Photo: Harley Quinn: Birds of Prey/Warner Bros.
Whenever a film has a weak showing at the box office, speculations run amok as to where it all went wrong. Fingers wave and possible reasons for the failure circulate the depths of the internet more aggressively than germs during flu season. However, this widely buzzed about release was supposed to be fantabulous, so why exactly was it emancipated from box office success? Harley Quinn: Birds of Prey , was facing a tough crowd before production began. When the odd name of Birds of Prey: The Fatabulous Emancipation of One Harley Quinn was made public, the internet became a mine field of colorful criticism. Aside from the quirky title, the film was given an R-rating by the Motion Picture Association of America. Birds of Prey’s predecessor, Suicide Squad, was rated PG-13. It’s a debatable topic – do studios censor their screenplay to qualify for a non-restricted rating? Or, do they take a chance and risk losing ticket sales to a rival film opening the same weekend? Theories suggest that tickets are purchased for alternative films, at which point patrons under 18 shuffle covertly into the R-rated screening room. Is the rating the culprit for the lack of ticket sales? The sour taste in fan’s mouths stemming from previous dissatisfaction of Suicide Squad? Or, could it possibly be the fact that the comic book film is based on a female character with a girl squad supporting her?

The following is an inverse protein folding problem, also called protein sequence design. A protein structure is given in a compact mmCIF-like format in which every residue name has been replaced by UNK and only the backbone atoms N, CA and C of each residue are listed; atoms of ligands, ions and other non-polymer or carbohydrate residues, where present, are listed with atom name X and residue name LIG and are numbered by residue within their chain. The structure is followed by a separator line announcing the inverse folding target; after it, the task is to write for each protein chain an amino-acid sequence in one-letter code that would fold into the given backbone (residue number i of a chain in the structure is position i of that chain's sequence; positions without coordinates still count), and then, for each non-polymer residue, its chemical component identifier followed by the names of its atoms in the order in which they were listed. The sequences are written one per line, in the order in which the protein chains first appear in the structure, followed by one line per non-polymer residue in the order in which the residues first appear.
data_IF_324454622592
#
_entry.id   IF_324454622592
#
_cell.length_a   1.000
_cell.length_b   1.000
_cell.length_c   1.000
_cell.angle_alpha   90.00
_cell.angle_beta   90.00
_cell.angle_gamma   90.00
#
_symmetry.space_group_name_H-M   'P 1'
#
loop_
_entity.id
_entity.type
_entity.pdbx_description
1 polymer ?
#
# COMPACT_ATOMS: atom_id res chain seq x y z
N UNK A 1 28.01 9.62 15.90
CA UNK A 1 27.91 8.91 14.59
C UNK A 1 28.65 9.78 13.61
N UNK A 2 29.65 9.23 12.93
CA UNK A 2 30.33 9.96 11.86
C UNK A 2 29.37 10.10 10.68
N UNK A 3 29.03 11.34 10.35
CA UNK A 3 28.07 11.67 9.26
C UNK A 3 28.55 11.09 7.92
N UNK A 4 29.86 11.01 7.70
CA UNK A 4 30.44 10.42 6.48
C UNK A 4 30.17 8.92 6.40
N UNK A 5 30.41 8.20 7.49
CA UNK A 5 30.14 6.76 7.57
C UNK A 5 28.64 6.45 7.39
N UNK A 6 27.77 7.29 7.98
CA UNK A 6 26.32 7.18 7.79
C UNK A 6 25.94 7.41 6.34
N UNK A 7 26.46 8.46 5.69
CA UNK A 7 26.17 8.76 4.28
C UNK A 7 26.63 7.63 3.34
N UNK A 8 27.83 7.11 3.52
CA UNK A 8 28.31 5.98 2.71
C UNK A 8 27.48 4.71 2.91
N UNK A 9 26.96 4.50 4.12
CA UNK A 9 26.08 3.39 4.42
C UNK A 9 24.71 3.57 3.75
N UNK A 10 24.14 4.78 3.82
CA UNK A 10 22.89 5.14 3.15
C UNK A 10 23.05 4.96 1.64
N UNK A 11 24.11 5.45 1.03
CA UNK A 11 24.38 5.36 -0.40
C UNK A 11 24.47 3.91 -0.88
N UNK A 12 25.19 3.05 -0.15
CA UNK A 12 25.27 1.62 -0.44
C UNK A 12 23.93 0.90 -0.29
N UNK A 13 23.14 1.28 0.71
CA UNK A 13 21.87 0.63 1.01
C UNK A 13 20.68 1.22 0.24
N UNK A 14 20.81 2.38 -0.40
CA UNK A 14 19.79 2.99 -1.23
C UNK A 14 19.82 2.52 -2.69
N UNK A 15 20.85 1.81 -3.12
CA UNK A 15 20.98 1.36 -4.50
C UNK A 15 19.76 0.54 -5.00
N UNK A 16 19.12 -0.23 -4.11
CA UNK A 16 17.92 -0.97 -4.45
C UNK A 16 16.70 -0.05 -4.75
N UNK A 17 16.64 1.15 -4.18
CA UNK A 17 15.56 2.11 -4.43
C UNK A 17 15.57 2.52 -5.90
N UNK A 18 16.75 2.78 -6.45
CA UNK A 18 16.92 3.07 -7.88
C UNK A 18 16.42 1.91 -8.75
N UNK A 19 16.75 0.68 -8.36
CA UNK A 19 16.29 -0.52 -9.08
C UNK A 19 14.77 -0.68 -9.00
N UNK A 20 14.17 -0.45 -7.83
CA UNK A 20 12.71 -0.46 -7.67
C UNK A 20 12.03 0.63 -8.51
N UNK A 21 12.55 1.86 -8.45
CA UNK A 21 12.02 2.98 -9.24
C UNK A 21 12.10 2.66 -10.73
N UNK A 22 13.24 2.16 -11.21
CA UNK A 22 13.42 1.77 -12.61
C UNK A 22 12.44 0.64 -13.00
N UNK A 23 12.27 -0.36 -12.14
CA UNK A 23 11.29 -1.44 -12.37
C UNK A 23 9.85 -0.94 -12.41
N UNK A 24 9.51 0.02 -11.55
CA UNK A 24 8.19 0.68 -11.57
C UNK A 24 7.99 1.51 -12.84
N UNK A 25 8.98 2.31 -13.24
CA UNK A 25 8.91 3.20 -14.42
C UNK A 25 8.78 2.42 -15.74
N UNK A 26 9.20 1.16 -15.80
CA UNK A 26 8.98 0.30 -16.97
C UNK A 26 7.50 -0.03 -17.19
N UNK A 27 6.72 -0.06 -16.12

What’s the Problem, Puddin’?